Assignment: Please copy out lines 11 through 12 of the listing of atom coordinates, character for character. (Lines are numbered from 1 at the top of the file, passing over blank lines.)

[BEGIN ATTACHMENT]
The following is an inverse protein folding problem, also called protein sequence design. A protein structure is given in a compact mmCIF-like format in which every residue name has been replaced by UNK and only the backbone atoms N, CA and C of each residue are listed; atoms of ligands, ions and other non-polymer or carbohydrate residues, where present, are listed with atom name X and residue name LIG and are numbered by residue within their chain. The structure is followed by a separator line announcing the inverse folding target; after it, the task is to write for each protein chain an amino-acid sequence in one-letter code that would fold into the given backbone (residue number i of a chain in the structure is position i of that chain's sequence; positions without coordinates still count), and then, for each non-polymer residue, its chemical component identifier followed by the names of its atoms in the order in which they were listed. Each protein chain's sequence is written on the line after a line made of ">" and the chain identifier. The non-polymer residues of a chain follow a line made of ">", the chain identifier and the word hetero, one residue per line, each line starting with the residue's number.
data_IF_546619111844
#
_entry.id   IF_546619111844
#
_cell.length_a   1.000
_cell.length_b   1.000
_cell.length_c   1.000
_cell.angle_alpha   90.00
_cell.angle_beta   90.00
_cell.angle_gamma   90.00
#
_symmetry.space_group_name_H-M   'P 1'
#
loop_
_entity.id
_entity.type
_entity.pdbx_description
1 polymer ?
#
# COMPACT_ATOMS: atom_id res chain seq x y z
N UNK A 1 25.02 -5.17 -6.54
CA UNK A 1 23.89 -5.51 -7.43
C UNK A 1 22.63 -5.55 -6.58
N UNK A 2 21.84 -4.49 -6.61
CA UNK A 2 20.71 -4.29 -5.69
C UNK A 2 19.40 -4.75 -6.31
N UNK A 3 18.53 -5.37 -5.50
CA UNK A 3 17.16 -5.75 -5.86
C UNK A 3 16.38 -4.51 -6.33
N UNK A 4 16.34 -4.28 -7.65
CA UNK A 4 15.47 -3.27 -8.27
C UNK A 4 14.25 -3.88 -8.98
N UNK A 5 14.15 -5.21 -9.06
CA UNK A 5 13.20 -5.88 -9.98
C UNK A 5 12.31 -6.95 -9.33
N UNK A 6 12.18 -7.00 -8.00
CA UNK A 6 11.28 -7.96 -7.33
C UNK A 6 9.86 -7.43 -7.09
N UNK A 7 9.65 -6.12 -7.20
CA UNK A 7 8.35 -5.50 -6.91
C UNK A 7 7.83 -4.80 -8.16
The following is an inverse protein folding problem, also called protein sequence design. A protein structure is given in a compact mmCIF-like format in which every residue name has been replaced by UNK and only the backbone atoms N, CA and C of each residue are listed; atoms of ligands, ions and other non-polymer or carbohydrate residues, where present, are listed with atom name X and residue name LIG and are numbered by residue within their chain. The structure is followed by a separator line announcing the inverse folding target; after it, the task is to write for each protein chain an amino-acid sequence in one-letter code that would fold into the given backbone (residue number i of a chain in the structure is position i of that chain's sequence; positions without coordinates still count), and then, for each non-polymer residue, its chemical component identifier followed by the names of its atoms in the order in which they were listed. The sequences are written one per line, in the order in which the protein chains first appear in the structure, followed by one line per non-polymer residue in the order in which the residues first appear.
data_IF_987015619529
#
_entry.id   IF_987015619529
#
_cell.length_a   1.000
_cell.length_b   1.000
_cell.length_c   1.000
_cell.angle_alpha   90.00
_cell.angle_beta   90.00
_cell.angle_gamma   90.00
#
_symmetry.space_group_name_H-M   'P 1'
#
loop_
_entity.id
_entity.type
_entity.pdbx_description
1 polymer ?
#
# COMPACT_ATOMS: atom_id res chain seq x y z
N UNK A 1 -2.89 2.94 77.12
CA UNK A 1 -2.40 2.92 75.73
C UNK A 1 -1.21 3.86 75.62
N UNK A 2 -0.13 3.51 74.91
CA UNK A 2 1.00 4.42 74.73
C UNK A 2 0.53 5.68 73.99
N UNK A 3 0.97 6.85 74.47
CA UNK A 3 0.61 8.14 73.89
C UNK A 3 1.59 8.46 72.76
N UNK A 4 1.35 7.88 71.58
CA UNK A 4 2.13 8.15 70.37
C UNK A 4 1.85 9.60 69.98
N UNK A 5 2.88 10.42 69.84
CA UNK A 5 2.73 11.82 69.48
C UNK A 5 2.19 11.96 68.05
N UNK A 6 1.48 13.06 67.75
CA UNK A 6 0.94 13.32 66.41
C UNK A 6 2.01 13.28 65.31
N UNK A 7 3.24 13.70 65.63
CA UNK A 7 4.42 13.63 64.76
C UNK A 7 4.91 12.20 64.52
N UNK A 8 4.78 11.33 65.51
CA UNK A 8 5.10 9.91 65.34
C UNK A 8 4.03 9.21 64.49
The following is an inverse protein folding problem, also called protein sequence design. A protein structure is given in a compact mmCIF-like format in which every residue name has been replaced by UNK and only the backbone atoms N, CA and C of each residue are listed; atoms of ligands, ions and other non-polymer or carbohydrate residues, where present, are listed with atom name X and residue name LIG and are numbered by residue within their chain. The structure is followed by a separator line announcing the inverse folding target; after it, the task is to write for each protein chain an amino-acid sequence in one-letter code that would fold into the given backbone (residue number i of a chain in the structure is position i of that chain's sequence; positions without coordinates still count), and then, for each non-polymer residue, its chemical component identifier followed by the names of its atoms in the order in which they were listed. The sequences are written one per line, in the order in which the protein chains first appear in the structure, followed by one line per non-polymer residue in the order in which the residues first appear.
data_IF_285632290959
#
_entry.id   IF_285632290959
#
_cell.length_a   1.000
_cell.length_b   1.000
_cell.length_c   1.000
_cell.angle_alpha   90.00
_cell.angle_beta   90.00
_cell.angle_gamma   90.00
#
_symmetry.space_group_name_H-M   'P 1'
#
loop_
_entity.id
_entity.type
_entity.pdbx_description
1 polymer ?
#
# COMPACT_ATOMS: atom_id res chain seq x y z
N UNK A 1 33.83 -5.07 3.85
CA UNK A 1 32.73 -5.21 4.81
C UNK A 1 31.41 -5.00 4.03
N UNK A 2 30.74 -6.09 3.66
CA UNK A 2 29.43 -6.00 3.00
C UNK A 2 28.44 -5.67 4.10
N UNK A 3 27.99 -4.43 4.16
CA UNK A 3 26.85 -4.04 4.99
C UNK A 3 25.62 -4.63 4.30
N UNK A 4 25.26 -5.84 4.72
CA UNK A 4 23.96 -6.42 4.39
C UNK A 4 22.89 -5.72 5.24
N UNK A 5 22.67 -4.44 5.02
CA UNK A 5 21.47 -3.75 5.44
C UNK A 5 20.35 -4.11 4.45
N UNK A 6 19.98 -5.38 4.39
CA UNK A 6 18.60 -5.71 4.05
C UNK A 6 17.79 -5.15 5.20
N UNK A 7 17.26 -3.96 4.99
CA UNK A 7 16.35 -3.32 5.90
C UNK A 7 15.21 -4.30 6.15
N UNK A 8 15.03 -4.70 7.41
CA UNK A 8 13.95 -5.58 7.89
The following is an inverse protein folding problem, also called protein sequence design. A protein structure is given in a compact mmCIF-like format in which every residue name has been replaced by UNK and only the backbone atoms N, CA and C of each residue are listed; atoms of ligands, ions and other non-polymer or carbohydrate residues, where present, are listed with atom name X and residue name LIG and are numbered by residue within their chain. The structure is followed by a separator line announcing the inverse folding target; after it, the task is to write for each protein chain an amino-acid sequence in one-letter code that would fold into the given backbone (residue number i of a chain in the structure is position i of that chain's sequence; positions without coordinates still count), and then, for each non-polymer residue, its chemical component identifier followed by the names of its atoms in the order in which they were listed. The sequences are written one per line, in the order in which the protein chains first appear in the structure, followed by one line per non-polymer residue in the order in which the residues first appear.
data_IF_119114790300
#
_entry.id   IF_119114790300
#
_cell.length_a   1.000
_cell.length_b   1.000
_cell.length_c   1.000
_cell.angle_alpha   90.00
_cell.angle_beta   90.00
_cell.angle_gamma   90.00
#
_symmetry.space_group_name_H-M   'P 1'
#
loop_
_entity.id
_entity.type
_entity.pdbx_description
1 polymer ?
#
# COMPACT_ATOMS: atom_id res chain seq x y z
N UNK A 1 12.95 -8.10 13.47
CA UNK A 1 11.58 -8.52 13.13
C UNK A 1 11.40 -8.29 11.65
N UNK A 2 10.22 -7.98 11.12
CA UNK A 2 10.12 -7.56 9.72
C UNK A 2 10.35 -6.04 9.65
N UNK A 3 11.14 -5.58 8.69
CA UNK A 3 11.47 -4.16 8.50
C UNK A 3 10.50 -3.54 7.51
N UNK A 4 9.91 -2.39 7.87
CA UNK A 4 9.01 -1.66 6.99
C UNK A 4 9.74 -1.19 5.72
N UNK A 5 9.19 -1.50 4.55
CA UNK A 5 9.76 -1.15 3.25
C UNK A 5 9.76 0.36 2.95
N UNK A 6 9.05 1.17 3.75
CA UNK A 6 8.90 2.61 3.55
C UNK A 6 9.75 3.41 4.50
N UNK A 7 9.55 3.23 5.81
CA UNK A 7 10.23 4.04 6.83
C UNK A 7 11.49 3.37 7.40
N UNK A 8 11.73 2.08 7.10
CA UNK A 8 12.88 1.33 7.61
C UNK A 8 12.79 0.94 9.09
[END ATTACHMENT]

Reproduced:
_cell.angle_gamma   90.00
#